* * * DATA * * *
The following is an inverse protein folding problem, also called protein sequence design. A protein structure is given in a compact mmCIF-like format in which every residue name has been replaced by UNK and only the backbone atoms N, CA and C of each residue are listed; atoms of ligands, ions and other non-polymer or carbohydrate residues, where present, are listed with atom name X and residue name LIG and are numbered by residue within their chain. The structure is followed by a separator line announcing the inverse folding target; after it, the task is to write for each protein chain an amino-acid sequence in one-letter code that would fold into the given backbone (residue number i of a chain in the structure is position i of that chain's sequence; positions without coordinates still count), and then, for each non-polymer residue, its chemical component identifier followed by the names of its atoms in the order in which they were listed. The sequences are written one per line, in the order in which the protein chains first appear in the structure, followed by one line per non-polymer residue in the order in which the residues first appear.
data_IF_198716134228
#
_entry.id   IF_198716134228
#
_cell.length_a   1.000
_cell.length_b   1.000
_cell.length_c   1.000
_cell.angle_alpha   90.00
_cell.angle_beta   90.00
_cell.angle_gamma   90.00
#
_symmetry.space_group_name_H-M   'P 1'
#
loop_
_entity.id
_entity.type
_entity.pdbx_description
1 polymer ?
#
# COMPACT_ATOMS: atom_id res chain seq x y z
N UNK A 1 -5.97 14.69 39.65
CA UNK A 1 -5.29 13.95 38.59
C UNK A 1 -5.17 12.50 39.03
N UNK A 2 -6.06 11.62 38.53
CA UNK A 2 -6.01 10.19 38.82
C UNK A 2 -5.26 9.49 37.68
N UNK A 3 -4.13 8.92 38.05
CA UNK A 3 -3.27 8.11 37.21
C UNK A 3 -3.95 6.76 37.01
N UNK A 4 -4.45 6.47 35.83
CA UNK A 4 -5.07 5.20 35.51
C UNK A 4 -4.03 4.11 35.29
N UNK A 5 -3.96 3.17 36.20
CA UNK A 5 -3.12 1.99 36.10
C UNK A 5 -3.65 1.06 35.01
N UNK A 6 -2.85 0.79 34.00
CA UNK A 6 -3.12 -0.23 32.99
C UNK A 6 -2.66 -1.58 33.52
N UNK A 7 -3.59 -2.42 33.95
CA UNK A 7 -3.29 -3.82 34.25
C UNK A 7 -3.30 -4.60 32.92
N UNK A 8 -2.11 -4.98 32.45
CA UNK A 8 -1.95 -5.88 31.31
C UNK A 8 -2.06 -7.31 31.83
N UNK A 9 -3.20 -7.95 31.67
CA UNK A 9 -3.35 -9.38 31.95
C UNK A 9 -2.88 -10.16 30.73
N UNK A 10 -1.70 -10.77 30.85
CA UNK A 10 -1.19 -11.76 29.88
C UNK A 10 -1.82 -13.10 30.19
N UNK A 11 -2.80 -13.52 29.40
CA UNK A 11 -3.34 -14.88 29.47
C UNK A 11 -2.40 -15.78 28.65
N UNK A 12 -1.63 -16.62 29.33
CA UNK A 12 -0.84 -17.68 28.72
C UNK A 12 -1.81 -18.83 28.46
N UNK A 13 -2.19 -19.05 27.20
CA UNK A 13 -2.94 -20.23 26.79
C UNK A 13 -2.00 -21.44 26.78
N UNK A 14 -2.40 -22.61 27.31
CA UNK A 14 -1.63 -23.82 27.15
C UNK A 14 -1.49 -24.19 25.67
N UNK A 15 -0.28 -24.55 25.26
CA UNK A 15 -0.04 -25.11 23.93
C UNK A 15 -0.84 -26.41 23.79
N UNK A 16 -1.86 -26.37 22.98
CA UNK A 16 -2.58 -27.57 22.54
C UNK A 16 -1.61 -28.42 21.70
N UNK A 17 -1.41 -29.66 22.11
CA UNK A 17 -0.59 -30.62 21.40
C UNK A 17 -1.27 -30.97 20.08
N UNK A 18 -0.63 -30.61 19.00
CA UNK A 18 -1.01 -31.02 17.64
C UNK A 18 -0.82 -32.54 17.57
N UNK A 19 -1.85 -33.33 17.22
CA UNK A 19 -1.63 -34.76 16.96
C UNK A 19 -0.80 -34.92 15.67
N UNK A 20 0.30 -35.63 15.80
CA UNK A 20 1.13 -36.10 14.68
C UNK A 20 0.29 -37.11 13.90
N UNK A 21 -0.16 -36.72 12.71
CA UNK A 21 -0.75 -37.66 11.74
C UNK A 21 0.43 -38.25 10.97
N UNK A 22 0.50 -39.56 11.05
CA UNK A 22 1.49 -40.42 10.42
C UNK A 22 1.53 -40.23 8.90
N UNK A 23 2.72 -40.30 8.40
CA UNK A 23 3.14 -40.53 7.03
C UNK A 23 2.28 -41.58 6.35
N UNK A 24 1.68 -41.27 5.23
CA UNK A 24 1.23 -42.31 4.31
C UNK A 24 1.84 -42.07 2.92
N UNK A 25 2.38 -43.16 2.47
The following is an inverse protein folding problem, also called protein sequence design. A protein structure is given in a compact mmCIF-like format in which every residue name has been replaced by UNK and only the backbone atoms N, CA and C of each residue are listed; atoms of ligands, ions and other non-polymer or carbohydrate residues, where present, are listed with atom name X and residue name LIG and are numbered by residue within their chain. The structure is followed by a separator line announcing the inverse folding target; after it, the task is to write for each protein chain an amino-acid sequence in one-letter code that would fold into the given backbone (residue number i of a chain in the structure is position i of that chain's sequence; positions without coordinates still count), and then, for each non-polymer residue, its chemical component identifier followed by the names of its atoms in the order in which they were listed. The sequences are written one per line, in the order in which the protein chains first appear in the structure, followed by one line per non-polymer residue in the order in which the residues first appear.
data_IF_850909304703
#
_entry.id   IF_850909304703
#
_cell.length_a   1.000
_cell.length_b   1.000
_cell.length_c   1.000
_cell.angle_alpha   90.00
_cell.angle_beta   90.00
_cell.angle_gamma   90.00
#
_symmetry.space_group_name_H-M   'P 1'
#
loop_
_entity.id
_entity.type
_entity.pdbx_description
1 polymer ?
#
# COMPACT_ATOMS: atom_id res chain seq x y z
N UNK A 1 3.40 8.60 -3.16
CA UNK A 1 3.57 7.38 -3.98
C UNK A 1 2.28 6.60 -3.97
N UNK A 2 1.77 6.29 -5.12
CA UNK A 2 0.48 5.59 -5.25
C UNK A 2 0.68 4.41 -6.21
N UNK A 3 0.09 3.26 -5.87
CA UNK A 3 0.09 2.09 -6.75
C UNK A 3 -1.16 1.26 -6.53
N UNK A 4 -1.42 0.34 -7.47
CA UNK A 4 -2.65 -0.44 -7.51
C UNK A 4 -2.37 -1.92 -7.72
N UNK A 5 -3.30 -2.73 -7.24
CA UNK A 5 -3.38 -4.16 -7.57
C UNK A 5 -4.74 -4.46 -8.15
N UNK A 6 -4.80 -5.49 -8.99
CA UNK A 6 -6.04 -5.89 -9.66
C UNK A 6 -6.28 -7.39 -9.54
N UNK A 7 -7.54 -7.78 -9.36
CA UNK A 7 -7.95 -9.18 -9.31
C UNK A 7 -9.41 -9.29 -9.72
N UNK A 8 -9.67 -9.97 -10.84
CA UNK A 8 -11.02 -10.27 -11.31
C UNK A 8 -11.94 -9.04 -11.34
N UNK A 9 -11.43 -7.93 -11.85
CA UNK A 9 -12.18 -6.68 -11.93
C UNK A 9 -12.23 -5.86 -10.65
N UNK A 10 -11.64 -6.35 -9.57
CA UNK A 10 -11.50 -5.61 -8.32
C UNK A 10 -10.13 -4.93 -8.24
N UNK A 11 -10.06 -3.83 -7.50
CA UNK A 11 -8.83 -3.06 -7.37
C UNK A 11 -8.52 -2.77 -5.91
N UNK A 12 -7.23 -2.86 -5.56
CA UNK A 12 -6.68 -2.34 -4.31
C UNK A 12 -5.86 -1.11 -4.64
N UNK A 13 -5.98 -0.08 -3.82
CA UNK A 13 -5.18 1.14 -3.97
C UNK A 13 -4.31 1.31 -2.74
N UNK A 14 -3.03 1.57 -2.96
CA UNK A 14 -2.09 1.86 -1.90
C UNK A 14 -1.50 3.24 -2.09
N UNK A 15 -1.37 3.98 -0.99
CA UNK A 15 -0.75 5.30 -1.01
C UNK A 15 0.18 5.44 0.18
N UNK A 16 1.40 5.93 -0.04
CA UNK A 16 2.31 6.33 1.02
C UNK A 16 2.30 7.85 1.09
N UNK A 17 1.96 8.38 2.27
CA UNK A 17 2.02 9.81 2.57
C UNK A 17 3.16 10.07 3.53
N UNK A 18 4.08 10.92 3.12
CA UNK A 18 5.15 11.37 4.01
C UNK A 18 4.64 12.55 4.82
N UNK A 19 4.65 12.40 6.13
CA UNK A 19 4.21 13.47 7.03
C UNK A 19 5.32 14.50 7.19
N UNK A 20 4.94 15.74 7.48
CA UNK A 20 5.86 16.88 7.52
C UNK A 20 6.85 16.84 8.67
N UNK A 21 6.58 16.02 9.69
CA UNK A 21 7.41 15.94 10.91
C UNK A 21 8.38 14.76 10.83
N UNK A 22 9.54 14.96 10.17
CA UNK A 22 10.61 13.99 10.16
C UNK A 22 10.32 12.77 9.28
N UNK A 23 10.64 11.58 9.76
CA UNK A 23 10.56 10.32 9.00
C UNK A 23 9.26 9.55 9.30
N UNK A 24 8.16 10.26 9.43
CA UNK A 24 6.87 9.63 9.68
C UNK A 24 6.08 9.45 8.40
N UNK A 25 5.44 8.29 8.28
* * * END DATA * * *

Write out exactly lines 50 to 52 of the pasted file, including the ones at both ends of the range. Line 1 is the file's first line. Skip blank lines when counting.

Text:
CA UNK A 10 -1.19 -11.76 29.88
C UNK A 10 -1.82 -13.10 30.19
N UNK A 11 -2.80 -13.52 29.40